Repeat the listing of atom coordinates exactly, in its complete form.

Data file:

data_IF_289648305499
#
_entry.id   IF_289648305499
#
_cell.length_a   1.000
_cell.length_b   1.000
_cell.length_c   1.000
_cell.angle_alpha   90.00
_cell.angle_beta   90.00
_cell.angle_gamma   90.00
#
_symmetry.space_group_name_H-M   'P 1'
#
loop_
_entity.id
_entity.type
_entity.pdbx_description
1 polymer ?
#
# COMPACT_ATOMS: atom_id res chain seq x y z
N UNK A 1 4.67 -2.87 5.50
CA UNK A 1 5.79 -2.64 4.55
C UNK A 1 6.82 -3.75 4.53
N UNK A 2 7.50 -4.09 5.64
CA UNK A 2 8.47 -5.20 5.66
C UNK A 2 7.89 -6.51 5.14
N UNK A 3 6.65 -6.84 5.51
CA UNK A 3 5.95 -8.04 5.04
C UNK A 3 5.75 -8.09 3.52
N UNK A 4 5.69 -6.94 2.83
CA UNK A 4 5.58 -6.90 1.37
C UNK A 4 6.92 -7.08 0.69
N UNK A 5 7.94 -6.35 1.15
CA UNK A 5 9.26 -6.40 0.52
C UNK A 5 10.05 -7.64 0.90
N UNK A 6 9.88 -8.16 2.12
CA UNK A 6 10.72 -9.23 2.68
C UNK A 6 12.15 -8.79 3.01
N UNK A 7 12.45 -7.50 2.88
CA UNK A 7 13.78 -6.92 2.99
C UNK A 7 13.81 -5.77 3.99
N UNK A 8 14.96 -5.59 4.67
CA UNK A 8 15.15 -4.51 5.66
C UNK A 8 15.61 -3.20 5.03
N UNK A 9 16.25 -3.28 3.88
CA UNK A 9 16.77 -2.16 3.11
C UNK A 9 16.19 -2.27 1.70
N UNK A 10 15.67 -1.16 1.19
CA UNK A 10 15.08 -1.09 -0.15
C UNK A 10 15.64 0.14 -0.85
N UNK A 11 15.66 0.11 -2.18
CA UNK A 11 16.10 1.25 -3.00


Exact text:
data_IF_289648305499
#
_entry.id   IF_289648305499
#
_cell.length_a   1.000
_cell.length_b   1.000
_cell.length_c   1.000
_cell.angle_alpha   90.00
_cell.angle_beta   90.00
_cell.angle_gamma   90.00
#
_symmetry.space_group_name_H-M   'P 1'
#
loop_
_entity.id
_entity.type
_entity.pdbx_description
1 polymer ?
#
# COMPACT_ATOMS: atom_id res chain seq x y z
N UNK A 1 4.67 -2.87 5.50
CA UNK A 1 5.79 -2.64 4.55
C UNK A 1 6.82 -3.75 4.53
N UNK A 2 7.50 -4.09 5.64
CA UNK A 2 8.47 -5.20 5.66
C UNK A 2 7.89 -6.51 5.14
N UNK A 3 6.65 -6.84 5.51
CA UNK A 3 5.95 -8.04 5.04
C UNK A 3 5.75 -8.09 3.52
N UNK A 4 5.69 -6.94 2.83
CA UNK A 4 5.58 -6.90 1.37
C UNK A 4 6.92 -7.08 0.69
N UNK A 5 7.94 -6.35 1.15
CA UNK A 5 9.26 -6.40 0.52
C UNK A 5 10.05 -7.64 0.90
N UNK A 6 9.88 -8.16 2.12
CA UNK A 6 10.72 -9.23 2.68
C UNK A 6 12.15 -8.79 3.01
N UNK A 7 12.45 -7.50 2.88
CA UNK A 7 13.78 -6.92 2.99
C UNK A 7 13.81 -5.77 3.99
N UNK A 8 14.96 -5.59 4.67
CA UNK A 8 15.15 -4.51 5.66
C UNK A 8 15.61 -3.20 5.03
N UNK A 9 16.25 -3.28 3.88
CA UNK A 9 16.77 -2.16 3.11
C UNK A 9 16.19 -2.27 1.70
N UNK A 10 15.67 -1.16 1.19
CA UNK A 10 15.08 -1.09 -0.15
C UNK A 10 15.64 0.14 -0.85
N UNK A 11 15.66 0.11 -2.18
CA UNK A 11 16.10 1.25 -3.00